mothersdaymovieposter_1Screenwriters Anya Kochoff, Matthew Walker, and Tom Hines weave multiple narratives together, each story resolving itself on Mother’s Day. With a star-studded cast, director Gary Marshall delivers an overall enjoyable rom-com. Don’t expect much more than a few laughs and zany storylines from the film and you’ll walk out of the theater with a smile and all the feels. (JEP: 3/5)

Review by Contributing Editor Jessica E. Perry

“Sandy” Jennifer Aniston is divorced with two lovely young children. But she hasn’t completely given up on her ex-husband “Henry” (Timothy Olyphant) until he sits her down for a chat, which she assumes will end with him asking for her back, and he drops the bomb that he is newly married to the young, hot, “Tina” (Shay Mitchell). Sandy must deal with this new family dynamic just as Mother’s Day approaches.

“Jesse” (Kate Hudson) and her sister “Gabi” (Sarah Chalke) live next door to each other with their significant others, and children. While they’ve both made a nice family for themselves, neither sister has a good relationship with their parents, specifically their mother “Flo” (Margo Martindale). When their parents come for a surprise—and most unwelcome—visit, Jesse and Gabi must rebuild that connection with Flo as Mother’s Day approaches. But secrets kept may make those familial ties hard to reform.mothers day middle

“Bradley” (Jason Sudeikis), a widower, tries to raise his two girls “Vicky” (Ella Anderson) and “Rachel” (Jessi Case) as best he can. But as Rachel approaches teenage-hood, Bradley must deal with the additional struggles that come with teenage angst, all while still dealing with the lost of his beautiful wife, and the girls’ loving mother, “2nd Lt. Dana Barton” (Jennifer Garner).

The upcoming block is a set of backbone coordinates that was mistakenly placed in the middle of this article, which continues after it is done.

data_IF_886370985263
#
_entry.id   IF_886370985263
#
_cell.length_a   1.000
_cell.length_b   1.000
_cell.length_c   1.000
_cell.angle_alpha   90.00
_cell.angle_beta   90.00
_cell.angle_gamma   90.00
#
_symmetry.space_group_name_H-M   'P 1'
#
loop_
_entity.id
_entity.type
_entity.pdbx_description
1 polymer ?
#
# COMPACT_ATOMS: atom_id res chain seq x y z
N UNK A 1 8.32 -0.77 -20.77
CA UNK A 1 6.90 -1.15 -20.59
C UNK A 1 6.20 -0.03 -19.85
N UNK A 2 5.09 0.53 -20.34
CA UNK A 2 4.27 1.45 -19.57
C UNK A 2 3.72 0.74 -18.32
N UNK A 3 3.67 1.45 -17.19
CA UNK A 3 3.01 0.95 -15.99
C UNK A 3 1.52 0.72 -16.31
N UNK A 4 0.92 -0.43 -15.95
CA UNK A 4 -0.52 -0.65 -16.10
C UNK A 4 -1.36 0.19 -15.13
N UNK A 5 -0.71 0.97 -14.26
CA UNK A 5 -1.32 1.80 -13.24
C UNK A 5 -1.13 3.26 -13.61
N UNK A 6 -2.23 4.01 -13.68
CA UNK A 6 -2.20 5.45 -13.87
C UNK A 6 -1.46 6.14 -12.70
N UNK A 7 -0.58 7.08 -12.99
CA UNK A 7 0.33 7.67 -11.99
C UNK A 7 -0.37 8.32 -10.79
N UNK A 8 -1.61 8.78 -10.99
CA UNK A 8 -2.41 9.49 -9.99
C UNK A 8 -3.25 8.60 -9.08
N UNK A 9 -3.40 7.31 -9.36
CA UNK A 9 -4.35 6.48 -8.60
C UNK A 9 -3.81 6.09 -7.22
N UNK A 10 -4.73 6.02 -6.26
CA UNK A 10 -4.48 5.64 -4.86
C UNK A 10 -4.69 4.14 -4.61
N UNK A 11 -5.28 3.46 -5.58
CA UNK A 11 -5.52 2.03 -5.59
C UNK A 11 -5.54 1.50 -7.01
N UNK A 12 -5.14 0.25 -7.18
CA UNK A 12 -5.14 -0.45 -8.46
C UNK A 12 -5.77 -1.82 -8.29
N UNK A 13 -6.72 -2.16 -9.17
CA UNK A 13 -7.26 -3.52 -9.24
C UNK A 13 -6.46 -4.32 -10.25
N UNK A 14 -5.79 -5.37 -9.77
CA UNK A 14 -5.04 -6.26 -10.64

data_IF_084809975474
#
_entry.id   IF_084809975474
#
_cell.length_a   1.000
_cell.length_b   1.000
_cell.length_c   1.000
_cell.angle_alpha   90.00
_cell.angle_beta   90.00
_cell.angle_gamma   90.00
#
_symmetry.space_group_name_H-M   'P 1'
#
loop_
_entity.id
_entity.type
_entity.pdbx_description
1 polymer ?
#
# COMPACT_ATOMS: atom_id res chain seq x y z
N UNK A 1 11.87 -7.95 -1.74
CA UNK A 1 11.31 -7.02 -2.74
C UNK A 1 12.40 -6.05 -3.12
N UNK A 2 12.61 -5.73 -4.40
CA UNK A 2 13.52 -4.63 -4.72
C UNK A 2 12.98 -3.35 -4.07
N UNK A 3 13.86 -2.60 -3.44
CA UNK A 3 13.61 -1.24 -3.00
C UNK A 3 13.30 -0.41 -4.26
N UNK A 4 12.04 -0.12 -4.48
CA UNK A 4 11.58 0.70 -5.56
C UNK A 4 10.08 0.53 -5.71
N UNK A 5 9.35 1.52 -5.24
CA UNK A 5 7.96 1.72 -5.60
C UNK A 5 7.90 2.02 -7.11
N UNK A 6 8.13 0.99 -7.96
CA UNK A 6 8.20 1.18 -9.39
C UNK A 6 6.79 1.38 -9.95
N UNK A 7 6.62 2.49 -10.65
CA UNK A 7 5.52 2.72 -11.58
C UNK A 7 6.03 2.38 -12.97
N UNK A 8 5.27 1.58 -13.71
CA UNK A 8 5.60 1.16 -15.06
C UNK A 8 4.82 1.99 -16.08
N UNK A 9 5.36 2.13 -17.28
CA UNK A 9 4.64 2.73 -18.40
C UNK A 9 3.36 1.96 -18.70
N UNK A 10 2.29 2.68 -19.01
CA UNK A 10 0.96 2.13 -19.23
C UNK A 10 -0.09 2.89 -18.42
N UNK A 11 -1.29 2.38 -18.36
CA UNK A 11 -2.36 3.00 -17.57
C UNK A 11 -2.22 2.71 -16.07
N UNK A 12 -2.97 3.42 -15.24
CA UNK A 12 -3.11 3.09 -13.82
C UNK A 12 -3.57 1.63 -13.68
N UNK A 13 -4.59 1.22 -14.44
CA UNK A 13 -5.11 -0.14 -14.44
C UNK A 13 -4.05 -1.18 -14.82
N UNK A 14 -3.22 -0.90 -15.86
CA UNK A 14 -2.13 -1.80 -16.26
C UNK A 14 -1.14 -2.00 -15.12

“Kristin” (Britt Robertson) has never met her mother. She’s built a family all her own with boyfriend “Zack” (Jack Whitehall) and their newborn child. But Kristin is unable to open up enough to put marriage on the table, no matter the number of times Zack has proposed. Kristin finally decides to do something about the void that’s never been filled and goes in search of her birthmother. When Kristin meets powerful businesswoman “Miranda” (Julia Roberts—sporting a terrible red orange wig), she just may have found what she’s always been looking for.

Screenwriters Anya Kockoff, Matthew Walker, and Tom Hines have delivered a screenplay that simply has too much going on, without enough development in any individual storyline. While they have successfully woven together multiple narratives, the strength of each narrative is thrown into question. With an all-star ensemble cast, director Garry Marshall brings audiences a lighthearted, and at times touching, comedy. If you go in with moderate expectations, hoping only for an enjoyable rom-com that hits all the right heartstrings on Mother’s Day, then look no further. But if you’re expecting something more, sorry to say, the movie fails to deliver.

© Jessica E. Perry FF2 Media (6/2/16)mother's day bottom

Top Photo: Mother’s Day poster.

Middle Photo: “Sandy” (Jennifer Aniston) pitches her design idea to business mogul “Miranda” (Julia Roberts).

Bottom Photo:”Jesse” (Kate Hudson), her husband and their adorable son Skype her parents.

Photo Credits: Ron Batzdorff

Q: Does Mother’s Day pass the Bechdel-Wallace Test?GreenA2016


In one of the only truly touching scenes of the film, “Miranda” (Julia Roberts) talks with “Kristin” (Britt Robertson) about her decisions of the past and how those decisions led the two woman to where they are now.

Tags: Anya Kochoff, Britt Robertson, Ella Anderson, FF2 Media, Gary Marshall, Jack Whitehall, Jason Sudeikis, Jennifer Aniston, Jennifer Garner, Jessi Case, Jessica E. Perry, Julia Roberts, Kate Hudson, Matthew Walker, Mother's Day, Sarah Chalke, Shay Mitchell, Timothy Olyphant, Tom Hines

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